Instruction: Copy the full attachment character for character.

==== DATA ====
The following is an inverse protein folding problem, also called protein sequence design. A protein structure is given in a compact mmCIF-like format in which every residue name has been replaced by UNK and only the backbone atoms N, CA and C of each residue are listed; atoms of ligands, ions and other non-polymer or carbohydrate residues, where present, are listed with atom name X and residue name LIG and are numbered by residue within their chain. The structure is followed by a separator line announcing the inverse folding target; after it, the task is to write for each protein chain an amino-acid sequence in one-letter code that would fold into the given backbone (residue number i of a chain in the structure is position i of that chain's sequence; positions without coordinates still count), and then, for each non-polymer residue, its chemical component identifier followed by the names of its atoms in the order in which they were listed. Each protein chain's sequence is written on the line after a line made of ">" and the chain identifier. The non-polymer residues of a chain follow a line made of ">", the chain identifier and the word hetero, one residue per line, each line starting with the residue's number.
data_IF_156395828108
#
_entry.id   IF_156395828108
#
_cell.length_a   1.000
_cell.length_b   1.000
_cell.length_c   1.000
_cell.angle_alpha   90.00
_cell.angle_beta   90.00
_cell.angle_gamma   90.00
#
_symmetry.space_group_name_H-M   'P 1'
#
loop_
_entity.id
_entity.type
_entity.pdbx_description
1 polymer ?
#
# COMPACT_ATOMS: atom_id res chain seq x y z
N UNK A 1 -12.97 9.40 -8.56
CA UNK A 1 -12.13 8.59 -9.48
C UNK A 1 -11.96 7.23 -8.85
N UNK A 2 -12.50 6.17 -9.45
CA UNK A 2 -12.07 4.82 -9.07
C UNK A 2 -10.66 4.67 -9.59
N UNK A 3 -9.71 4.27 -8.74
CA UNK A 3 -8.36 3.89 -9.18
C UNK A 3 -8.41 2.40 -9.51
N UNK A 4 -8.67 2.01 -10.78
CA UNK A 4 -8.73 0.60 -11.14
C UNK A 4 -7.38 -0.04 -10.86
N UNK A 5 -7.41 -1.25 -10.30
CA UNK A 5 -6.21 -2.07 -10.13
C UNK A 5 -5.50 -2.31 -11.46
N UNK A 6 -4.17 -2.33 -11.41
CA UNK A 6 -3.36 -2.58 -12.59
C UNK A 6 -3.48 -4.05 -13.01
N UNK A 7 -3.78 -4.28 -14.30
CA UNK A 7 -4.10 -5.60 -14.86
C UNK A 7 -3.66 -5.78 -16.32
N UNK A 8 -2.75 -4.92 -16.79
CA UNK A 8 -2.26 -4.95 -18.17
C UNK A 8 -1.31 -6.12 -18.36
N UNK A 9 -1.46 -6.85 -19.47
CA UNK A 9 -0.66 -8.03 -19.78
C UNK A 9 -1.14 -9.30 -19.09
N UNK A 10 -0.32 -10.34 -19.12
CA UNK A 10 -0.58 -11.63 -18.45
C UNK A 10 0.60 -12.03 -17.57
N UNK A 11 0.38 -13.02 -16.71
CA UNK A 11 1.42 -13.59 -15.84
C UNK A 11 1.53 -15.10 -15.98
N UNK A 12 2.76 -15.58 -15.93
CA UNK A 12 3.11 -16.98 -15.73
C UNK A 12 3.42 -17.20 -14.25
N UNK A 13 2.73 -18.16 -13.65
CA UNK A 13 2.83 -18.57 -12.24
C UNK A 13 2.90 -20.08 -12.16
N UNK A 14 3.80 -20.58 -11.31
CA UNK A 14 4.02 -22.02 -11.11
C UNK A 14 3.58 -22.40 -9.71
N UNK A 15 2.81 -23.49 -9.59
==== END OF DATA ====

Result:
The following is an inverse protein folding problem, also called protein sequence design. A protein structure is given in a compact mmCIF-like format in which every residue name has been replaced by UNK and only the backbone atoms N, CA and C of each residue are listed; atoms of ligands, ions and other non-polymer or carbohydrate residues, where present, are listed with atom name X and residue name LIG and are numbered by residue within their chain. The structure is followed by a separator line announcing the inverse folding target; after it, the task is to write for each protein chain an amino-acid sequence in one-letter code that would fold into the given backbone (residue number i of a chain in the structure is position i of that chain's sequence; positions without coordinates still count), and then, for each non-polymer residue, its chemical component identifier followed by the names of its atoms in the order in which they were listed. Each protein chain's sequence is written on the line after a line made of ">" and the chain identifier. The non-polymer residues of a chain follow a line made of ">", the chain identifier and the word hetero, one residue per line, each line starting with the residue's number.
data_IF_156395828108
#
_entry.id   IF_156395828108
#
_cell.length_a   1.000
_cell.length_b   1.000
_cell.length_c   1.000
_cell.angle_alpha   90.00
_cell.angle_beta   90.00
_cell.angle_gamma   90.00
#
_symmetry.space_group_name_H-M   'P 1'
#
loop_
_entity.id
_entity.type
_entity.pdbx_description
1 polymer ?
#
# COMPACT_ATOMS: atom_id res chain seq x y z
N UNK A 1 -12.97 9.40 -8.56
CA UNK A 1 -12.13 8.59 -9.48
C UNK A 1 -11.96 7.23 -8.85
N UNK A 2 -12.50 6.17 -9.45
CA UNK A 2 -12.07 4.82 -9.07
C UNK A 2 -10.66 4.67 -9.59
N UNK A 3 -9.71 4.27 -8.74
CA UNK A 3 -8.36 3.89 -9.18
C UNK A 3 -8.41 2.40 -9.51
N UNK A 4 -8.67 2.01 -10.78
CA UNK A 4 -8.73 0.60 -11.14
C UNK A 4 -7.38 -0.04 -10.86
N UNK A 5 -7.41 -1.25 -10.30
CA UNK A 5 -6.21 -2.07 -10.13
C UNK A 5 -5.50 -2.31 -11.46
N UNK A 6 -4.17 -2.33 -11.41
CA UNK A 6 -3.36 -2.58 -12.59
C UNK A 6 -3.48 -4.05 -13.01
N UNK A 7 -3.78 -4.28 -14.30
CA UNK A 7 -4.10 -5.60 -14.86
C UNK A 7 -3.66 -5.78 -16.32
N UNK A 8 -2.75 -4.92 -16.79
CA UNK A 8 -2.26 -4.95 -18.17
C UNK A 8 -1.31 -6.12 -18.36
N UNK A 9 -1.46 -6.85 -19.47
CA UNK A 9 -0.66 -8.03 -19.78
C UNK A 9 -1.14 -9.30 -19.09
N UNK A 10 -0.32 -10.34 -19.12
CA UNK A 10 -0.58 -11.63 -18.45
C UNK A 10 0.60 -12.03 -17.57
N UNK A 11 0.38 -13.02 -16.71
CA UNK A 11 1.42 -13.59 -15.84
C UNK A 11 1.53 -15.10 -15.98
N UNK A 12 2.76 -15.58 -15.93
CA UNK A 12 3.11 -16.98 -15.73
C UNK A 12 3.42 -17.20 -14.25
N UNK A 13 2.73 -18.16 -13.65
CA UNK A 13 2.83 -18.57 -12.24
C UNK A 13 2.90 -20.08 -12.16
N UNK A 14 3.80 -20.58 -11.31
CA UNK A 14 4.02 -22.02 -11.11
C UNK A 14 3.58 -22.40 -9.71
N UNK A 15 2.81 -23.49 -9.59